Two decades ago, in a flash of authorial prescience, Barbara Ehrenreich conceived a brilliant idea for a magazine article, which she later adapted into the best-selling book Nickel and Dimed: On (Not) Getting By in America.
Ehrenreich’s pitch, boiled down to basics, was this: she would take a series of full-time low-wage jobs, in different parts of the US, and then chronicle her efforts to make ends meet. From the meagre earnings that resulted from her considerable labours, she would attempt to pay for her housing, transportation, health care, and – oh, I forgot – her food as well.
It was, as you might expect, an uphill struggle, recognisable to many who are having financial difficulties today.
An unrepentant social democrat at heart, Ehrenreich also hoped to expose the nonsensical thinking that was informing public debate about welfare reform at the time, namely, the notion that earning minimum wage, stuck in a dead-end job, somehow puts you on the road to a better life.
“How, in particular,” Ehrenreich wonders in the book’s introduction, “were the roughly four million women about to be booted into the labor market … going to make it on $6 or $7 an hour?” (The author herself supplies a rather sardonic reply to this economic dilemma. “Maybe I would … detect in myself the bracing psychological effects of getting out of the house, as promised by the wonks who brought us welfare reform.”)
Ehrenreich’s idea and her courageous execution of it are wickedly irreverent – and make for a cracking good read to boot.
But I’d like to go one better by proposing a radical adjustment of the way worker relations are handled in the marketplace. How about a new social policy based not on welfare reform, but on retail reform?
According to reports, 40,000 workers left the hospitality sector in the wake of the pandemic, and Fáilte Ireland has said it is targeting retirees and parents in a campaign to address staff shortages.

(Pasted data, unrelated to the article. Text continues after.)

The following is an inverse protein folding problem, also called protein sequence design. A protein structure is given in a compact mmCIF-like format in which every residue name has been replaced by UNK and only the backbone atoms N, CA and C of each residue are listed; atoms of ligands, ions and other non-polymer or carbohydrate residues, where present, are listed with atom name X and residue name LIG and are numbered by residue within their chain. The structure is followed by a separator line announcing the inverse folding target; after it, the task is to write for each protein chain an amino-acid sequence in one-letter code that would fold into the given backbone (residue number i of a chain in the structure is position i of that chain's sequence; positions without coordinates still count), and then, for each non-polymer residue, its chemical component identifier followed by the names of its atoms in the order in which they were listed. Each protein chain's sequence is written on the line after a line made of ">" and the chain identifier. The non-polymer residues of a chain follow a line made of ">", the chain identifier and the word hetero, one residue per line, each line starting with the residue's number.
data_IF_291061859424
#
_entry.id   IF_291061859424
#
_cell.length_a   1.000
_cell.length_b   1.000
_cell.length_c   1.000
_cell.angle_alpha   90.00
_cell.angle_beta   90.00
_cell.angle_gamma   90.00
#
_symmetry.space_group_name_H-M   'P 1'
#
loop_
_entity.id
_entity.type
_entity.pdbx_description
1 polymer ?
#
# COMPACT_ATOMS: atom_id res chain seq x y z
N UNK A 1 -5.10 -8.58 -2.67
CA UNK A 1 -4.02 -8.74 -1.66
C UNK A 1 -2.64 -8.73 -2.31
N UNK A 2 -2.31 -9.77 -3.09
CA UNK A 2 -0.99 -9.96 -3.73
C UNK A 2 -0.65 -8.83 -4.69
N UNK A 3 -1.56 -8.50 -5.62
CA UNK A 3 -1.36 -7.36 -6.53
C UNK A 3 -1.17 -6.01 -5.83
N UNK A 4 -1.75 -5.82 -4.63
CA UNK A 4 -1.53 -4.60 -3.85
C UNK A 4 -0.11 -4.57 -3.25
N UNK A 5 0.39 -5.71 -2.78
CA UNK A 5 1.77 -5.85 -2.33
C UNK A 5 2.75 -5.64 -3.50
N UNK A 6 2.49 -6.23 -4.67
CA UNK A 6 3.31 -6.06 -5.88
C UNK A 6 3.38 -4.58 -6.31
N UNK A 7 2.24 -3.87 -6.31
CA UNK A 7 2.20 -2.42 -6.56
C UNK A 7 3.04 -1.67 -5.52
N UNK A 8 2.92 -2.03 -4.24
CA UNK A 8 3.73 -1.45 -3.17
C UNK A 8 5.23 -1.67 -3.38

I have another idea, namely, a new army of service economy workers recruited from the ranks of the more privileged and the well-to-do, marching under the inspiring banner of the Retail Volunteer Corps. Or the RVC, for short. Lord knows we could use something to rally around these days.
My own plan, like Ehrenreich’s, is simple enough.
Here in Ireland, as in other jurisdictions, economic buoyancy is dependent on the fortitude of strangers – specifically, those folks who through desperation or determination have decided to leave their former lives behind, in Eastern Europe or farther afield, so they might staff the leisure centres, restaurants, hotels, and delivery services that no respectable holidaymaker can do without.
Under my RVC scheme, such workers would get a leg up – or, more likely, a chance to find themselves a second or third job to supplement their income. As I see it, anyone who earns, say, in excess of €125,000 per annum (€175,000 for a couple) should be asked to put in 10 days every two years, gratis, on the retail front lines. Waiting tables, taking reservations, handling customer complaints. Wherever they’re needed, basically, to help keep Ireland ticking over.
The people replaced by these RVCers would receive their normal wages – in effect, they’d be enjoying some extra paid holiday time – but they’d also be free to work an extra shift or three themselves, or perhaps find temporary employment elsewhere.
Any labour shortages would thus be ameliorated if not eliminated.
Just as important, my programme has real character-building potential. After being sniffed and sneered at, jolted and jeered for a fortnight, RVC recruits will start to see things from the other side. The “bracing psychological effects” Barbara Ehrenreich envisioned for herself would kick in across the board and we’d all think twice before launching into a tirade over a delayed restaurant order or a hastily-cleaned hotel room. Also, RVCers will appreciate their Mediterranean or Alpine getaways even more after an exhausting stretch at a busy gift shop or gastro-pub.
And of course, the ultimate benefit is that it costs the taxpayer nothing. Finally, there’s a social programme that pays for itself.
It’s basically a win-win situation. Low-wage workers get more money in their pockets without relying on government hand-outs, and holidaymakers in Ireland are able to enjoy the comfort and ease they’ve rightfully paid for.
Full marks to Barbara Ehrenreich for coming up with Nickel and Dimed. Once my Retail Volunteer Corps gets a mention on the Áras an Uachtaráin website and goes viral, I’ll be sure to give her due credit for helping to make the trials and tribulations of the working poor a thing of the past.